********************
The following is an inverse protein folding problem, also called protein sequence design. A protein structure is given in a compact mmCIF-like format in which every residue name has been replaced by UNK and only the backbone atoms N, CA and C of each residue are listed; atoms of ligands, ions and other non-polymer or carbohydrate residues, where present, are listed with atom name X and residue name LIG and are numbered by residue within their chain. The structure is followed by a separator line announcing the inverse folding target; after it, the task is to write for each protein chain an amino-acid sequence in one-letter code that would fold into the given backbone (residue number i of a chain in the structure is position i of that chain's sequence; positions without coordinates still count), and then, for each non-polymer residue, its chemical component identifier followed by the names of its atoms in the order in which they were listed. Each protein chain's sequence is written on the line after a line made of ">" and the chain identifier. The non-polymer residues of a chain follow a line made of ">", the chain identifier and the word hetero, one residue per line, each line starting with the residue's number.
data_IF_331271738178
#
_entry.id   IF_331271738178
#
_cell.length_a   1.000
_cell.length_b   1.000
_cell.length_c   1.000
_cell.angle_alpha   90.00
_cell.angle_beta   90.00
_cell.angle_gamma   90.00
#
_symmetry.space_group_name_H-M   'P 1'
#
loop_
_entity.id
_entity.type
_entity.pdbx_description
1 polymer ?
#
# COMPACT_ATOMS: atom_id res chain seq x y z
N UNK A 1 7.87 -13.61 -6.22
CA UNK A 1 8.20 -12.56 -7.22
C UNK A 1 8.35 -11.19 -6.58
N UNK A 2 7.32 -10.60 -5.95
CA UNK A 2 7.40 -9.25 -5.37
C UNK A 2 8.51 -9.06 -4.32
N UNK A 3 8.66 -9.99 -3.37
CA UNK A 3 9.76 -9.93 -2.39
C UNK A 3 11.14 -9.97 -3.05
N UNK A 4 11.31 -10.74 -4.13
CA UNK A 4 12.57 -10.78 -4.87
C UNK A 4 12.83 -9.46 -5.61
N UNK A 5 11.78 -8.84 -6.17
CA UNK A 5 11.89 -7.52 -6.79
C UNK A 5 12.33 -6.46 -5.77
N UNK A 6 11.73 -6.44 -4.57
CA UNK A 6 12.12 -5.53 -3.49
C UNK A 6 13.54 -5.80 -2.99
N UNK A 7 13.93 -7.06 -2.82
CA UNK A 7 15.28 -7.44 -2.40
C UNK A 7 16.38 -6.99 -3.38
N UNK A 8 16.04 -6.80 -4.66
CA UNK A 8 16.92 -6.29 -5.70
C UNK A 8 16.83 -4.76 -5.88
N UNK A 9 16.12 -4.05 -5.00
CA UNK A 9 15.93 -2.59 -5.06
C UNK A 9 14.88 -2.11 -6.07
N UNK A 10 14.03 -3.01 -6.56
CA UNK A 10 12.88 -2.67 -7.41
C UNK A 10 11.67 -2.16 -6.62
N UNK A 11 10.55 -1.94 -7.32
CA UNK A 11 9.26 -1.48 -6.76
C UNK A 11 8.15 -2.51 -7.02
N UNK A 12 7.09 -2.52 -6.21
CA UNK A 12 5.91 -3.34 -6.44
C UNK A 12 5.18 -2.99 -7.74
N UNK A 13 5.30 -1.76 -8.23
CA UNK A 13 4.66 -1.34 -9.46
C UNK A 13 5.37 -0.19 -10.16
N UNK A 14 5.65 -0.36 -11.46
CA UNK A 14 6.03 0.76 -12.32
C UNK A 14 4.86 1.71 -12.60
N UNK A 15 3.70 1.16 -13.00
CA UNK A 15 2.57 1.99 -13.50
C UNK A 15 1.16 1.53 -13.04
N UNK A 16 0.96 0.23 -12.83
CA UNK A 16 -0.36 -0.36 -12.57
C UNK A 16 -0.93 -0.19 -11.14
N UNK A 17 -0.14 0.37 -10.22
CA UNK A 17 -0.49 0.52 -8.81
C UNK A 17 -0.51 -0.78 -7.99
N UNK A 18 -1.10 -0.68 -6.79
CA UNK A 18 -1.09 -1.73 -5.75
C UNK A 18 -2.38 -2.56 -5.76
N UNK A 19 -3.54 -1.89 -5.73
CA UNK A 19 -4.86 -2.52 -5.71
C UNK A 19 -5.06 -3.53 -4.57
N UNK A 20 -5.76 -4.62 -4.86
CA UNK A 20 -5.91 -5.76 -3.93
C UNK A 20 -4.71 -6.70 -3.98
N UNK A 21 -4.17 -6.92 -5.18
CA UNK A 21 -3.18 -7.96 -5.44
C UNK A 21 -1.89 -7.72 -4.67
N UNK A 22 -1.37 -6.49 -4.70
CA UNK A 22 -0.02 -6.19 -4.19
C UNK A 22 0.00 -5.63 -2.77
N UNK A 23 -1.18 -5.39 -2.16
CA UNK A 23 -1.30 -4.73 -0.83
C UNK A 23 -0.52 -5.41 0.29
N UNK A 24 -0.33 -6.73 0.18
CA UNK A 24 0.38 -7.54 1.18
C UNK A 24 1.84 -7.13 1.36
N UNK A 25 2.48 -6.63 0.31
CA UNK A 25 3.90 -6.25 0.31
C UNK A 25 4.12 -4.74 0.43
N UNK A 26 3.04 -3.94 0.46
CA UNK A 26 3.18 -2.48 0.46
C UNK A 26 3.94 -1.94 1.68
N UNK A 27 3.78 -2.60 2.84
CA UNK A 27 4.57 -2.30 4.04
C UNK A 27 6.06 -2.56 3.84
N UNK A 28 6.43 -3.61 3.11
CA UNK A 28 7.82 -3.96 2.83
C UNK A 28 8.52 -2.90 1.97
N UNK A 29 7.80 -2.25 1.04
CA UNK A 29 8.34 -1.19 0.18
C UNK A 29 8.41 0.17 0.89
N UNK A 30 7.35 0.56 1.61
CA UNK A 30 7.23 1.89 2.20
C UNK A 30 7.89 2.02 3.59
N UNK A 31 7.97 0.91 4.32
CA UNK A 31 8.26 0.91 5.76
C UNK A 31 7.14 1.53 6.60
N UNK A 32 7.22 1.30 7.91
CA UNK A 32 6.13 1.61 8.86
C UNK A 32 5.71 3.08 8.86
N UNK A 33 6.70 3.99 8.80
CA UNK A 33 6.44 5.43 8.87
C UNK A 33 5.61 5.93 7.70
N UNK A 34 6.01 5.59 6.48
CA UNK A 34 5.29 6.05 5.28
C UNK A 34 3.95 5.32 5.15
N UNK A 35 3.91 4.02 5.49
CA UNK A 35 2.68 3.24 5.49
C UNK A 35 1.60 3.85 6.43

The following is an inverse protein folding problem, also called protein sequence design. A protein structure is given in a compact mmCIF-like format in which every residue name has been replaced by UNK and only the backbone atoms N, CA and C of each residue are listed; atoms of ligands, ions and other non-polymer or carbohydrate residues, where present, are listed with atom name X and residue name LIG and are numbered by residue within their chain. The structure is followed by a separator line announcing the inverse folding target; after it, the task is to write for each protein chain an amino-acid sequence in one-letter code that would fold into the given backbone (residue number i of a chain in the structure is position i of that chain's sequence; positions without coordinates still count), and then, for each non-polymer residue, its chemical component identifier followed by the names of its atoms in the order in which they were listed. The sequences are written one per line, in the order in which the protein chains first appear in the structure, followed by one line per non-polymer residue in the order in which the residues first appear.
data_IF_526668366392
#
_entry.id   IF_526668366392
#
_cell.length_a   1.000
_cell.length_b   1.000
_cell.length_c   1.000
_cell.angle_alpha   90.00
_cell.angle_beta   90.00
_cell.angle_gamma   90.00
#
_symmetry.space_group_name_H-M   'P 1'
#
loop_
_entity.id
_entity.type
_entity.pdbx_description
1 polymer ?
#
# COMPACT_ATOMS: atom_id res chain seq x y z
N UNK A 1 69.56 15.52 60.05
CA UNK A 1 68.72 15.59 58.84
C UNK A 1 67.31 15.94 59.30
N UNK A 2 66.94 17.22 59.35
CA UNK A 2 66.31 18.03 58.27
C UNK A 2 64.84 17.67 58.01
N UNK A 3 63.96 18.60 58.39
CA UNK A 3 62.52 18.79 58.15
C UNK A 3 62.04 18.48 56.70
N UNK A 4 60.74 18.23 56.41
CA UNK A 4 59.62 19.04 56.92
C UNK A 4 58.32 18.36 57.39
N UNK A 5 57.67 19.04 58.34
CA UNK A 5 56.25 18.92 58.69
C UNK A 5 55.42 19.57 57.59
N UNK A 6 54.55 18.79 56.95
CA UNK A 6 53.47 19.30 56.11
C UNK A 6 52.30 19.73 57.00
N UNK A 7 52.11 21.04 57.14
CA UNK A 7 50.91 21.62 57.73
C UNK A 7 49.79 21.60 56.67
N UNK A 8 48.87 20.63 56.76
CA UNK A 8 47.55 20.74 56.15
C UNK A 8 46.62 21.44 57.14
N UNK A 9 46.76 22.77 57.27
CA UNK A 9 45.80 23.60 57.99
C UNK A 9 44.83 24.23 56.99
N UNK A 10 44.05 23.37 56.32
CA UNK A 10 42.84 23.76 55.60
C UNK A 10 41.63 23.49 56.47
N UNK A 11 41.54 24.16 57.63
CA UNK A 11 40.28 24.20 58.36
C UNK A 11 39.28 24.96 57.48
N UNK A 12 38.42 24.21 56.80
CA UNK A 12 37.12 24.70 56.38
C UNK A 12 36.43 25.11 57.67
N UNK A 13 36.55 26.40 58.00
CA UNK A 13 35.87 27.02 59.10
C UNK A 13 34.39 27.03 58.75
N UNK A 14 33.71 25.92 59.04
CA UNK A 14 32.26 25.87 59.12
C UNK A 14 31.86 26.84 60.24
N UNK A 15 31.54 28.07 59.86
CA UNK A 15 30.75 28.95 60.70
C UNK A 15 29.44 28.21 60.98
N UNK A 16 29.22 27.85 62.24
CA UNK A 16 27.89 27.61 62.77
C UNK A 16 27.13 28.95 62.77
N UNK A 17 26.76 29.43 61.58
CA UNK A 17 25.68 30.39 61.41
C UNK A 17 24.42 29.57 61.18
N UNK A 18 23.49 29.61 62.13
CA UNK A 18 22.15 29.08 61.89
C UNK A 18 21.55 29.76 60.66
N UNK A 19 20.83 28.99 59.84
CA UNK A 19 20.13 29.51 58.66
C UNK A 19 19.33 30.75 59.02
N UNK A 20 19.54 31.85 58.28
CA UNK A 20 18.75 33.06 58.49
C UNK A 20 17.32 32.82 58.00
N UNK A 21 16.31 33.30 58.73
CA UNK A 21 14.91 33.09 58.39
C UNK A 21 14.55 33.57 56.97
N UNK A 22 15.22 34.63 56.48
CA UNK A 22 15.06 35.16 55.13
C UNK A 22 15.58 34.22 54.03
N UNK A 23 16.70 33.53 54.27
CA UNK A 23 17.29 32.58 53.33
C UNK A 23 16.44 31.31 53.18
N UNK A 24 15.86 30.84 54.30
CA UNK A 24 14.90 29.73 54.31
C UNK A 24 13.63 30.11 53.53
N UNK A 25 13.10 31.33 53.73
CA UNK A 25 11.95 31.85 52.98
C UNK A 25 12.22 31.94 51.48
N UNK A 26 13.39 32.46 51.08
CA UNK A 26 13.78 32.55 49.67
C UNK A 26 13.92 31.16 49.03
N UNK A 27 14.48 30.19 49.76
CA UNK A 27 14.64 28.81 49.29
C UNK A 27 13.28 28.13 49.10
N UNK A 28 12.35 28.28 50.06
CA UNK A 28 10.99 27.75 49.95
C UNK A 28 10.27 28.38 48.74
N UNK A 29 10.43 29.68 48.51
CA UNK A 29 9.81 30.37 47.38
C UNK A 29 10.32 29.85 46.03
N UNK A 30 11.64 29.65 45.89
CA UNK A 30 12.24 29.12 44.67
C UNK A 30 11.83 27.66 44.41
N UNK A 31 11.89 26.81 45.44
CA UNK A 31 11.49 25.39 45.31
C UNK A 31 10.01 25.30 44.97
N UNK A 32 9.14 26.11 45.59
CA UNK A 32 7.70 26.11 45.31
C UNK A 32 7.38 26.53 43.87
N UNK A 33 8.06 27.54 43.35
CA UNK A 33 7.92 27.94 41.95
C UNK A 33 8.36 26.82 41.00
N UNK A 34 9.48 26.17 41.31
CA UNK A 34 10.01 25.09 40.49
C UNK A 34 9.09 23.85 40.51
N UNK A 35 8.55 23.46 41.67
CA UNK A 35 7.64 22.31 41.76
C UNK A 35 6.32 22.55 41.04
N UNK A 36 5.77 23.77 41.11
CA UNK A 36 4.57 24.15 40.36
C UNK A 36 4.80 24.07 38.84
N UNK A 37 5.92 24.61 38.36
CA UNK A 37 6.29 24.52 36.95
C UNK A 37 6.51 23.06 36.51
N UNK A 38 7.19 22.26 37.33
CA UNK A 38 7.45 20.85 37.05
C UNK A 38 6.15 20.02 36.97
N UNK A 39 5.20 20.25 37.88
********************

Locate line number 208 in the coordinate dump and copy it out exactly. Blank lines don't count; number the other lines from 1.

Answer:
N UNK A 21 16.31 33.30 58.73